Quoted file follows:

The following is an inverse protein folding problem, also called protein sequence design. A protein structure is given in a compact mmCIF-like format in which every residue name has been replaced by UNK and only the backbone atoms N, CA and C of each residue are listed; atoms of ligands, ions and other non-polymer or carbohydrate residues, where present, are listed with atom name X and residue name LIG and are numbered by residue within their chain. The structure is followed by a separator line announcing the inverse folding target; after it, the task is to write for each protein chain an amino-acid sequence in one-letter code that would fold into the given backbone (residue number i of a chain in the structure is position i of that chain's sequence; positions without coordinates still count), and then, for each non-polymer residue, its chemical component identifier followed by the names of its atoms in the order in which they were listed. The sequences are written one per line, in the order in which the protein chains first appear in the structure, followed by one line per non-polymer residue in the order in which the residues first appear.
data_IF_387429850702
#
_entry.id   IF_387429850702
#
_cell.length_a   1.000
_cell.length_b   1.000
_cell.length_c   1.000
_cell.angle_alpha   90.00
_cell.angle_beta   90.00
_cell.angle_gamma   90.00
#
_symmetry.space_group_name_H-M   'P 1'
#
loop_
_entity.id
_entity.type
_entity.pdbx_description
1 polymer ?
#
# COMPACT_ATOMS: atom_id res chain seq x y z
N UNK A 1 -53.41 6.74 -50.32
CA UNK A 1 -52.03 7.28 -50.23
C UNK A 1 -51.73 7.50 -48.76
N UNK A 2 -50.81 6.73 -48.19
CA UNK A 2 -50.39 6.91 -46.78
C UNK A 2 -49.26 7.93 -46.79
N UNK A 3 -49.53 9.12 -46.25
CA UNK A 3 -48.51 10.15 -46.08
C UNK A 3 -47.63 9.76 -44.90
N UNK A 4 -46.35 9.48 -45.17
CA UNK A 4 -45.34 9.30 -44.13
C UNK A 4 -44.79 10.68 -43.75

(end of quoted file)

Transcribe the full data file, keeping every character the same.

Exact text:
The following is an inverse protein folding problem, also called protein sequence design. A protein structure is given in a compact mmCIF-like format in which every residue name has been replaced by UNK and only the backbone atoms N, CA and C of each residue are listed; atoms of ligands, ions and other non-polymer or carbohydrate residues, where present, are listed with atom name X and residue name LIG and are numbered by residue within their chain. The structure is followed by a separator line announcing the inverse folding target; after it, the task is to write for each protein chain an amino-acid sequence in one-letter code that would fold into the given backbone (residue number i of a chain in the structure is position i of that chain's sequence; positions without coordinates still count), and then, for each non-polymer residue, its chemical component identifier followed by the names of its atoms in the order in which they were listed. The sequences are written one per line, in the order in which the protein chains first appear in the structure, followed by one line per non-polymer residue in the order in which the residues first appear.
data_IF_387429850702
#
_entry.id   IF_387429850702
#
_cell.length_a   1.000
_cell.length_b   1.000
_cell.length_c   1.000
_cell.angle_alpha   90.00
_cell.angle_beta   90.00
_cell.angle_gamma   90.00
#
_symmetry.space_group_name_H-M   'P 1'
#
loop_
_entity.id
_entity.type
_entity.pdbx_description
1 polymer ?
#
# COMPACT_ATOMS: atom_id res chain seq x y z
N UNK A 1 -53.41 6.74 -50.32
CA UNK A 1 -52.03 7.28 -50.23
C UNK A 1 -51.73 7.50 -48.76
N UNK A 2 -50.81 6.73 -48.19
CA UNK A 2 -50.39 6.91 -46.78
C UNK A 2 -49.26 7.93 -46.79
N UNK A 3 -49.53 9.12 -46.25
CA UNK A 3 -48.51 10.15 -46.08
C UNK A 3 -47.63 9.76 -44.90
N UNK A 4 -46.35 9.48 -45.17
CA UNK A 4 -45.34 9.30 -44.13
C UNK A 4 -44.79 10.68 -43.75